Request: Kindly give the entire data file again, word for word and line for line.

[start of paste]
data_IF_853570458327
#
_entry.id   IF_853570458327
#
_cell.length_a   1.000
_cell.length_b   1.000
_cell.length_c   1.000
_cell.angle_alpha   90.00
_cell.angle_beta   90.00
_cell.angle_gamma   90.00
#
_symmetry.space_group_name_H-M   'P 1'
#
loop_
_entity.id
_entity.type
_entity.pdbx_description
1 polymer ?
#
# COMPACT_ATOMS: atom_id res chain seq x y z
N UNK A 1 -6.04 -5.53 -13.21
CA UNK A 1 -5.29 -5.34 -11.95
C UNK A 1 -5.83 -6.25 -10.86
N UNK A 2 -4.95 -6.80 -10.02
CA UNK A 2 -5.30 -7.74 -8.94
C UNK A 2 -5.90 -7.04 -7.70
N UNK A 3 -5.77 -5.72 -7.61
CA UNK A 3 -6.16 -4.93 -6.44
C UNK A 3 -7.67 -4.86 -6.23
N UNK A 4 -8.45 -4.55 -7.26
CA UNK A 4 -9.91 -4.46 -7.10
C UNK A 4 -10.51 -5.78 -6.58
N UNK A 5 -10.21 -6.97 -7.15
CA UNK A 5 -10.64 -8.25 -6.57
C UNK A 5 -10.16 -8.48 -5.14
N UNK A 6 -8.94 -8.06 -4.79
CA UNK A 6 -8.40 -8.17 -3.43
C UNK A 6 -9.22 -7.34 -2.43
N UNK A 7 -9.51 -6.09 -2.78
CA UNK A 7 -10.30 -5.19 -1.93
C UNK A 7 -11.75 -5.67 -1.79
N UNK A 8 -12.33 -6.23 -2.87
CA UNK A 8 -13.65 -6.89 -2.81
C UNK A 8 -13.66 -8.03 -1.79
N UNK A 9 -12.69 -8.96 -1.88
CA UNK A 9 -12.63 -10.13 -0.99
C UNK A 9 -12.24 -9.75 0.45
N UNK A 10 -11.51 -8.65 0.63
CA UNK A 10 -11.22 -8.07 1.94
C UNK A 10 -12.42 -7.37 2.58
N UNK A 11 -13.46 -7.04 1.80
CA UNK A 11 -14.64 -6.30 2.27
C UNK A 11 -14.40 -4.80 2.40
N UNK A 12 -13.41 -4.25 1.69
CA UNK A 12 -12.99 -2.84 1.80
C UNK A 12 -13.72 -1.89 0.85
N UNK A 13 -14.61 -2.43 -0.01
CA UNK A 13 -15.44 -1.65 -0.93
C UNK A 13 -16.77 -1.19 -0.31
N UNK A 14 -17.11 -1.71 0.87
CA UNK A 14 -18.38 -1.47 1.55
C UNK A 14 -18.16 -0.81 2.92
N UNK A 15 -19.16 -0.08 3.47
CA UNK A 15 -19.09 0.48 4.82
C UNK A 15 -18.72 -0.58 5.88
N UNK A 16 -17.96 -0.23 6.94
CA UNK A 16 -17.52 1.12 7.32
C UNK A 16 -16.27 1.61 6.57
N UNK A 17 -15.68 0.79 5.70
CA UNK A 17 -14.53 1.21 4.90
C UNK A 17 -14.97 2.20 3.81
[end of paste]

data_IF_853570458327
#
_entry.id   IF_853570458327
#
_cell.length_a   1.000
_cell.length_b   1.000
_cell.length_c   1.000
_cell.angle_alpha   90.00
_cell.angle_beta   90.00
_cell.angle_gamma   90.00
#
_symmetry.space_group_name_H-M   'P 1'
#
loop_
_entity.id
_entity.type
_entity.pdbx_description
1 polymer ?
#
# COMPACT_ATOMS: atom_id res chain seq x y z
N UNK A 1 -6.04 -5.53 -13.21
CA UNK A 1 -5.29 -5.34 -11.95
C UNK A 1 -5.83 -6.25 -10.86
N UNK A 2 -4.95 -6.80 -10.02
CA UNK A 2 -5.30 -7.74 -8.94
C UNK A 2 -5.90 -7.04 -7.70
N UNK A 3 -5.77 -5.72 -7.61
CA UNK A 3 -6.16 -4.93 -6.44
C UNK A 3 -7.67 -4.86 -6.23
N UNK A 4 -8.45 -4.55 -7.26
CA UNK A 4 -9.91 -4.46 -7.10
C UNK A 4 -10.51 -5.78 -6.58
N UNK A 5 -10.21 -6.97 -7.15
CA UNK A 5 -10.64 -8.25 -6.57
C UNK A 5 -10.16 -8.48 -5.14
N UNK A 6 -8.94 -8.06 -4.79
CA UNK A 6 -8.40 -8.17 -3.43
C UNK A 6 -9.22 -7.34 -2.43
N UNK A 7 -9.51 -6.09 -2.78
CA UNK A 7 -10.30 -5.19 -1.93
C UNK A 7 -11.75 -5.67 -1.79
N UNK A 8 -12.33 -6.23 -2.87
CA UNK A 8 -13.65 -6.89 -2.81
C UNK A 8 -13.66 -8.03 -1.79
N UNK A 9 -12.69 -8.96 -1.88
CA UNK A 9 -12.63 -10.13 -0.99
C UNK A 9 -12.24 -9.75 0.45
N UNK A 10 -11.51 -8.65 0.63
CA UNK A 10 -11.22 -8.07 1.94
C UNK A 10 -12.42 -7.37 2.58
N UNK A 11 -13.46 -7.04 1.80
CA UNK A 11 -14.64 -6.30 2.27
C UNK A 11 -14.40 -4.80 2.40
N UNK A 12 -13.41 -4.25 1.69
CA UNK A 12 -12.99 -2.84 1.80
C UNK A 12 -13.72 -1.89 0.85
N UNK A 13 -14.61 -2.43 -0.01
CA UNK A 13 -15.44 -1.65 -0.93
C UNK A 13 -16.77 -1.19 -0.31
N UNK A 14 -17.11 -1.71 0.87
CA UNK A 14 -18.38 -1.47 1.55
C UNK A 14 -18.16 -0.81 2.92
N UNK A 15 -19.16 -0.08 3.47
CA UNK A 15 -19.09 0.48 4.82
C UNK A 15 -18.72 -0.58 5.88
N UNK A 16 -17.96 -0.23 6.94
CA UNK A 16 -17.52 1.12 7.32
C UNK A 16 -16.27 1.61 6.57
N UNK A 17 -15.68 0.79 5.70
CA UNK A 17 -14.53 1.21 4.90
C UNK A 17 -14.97 2.20 3.81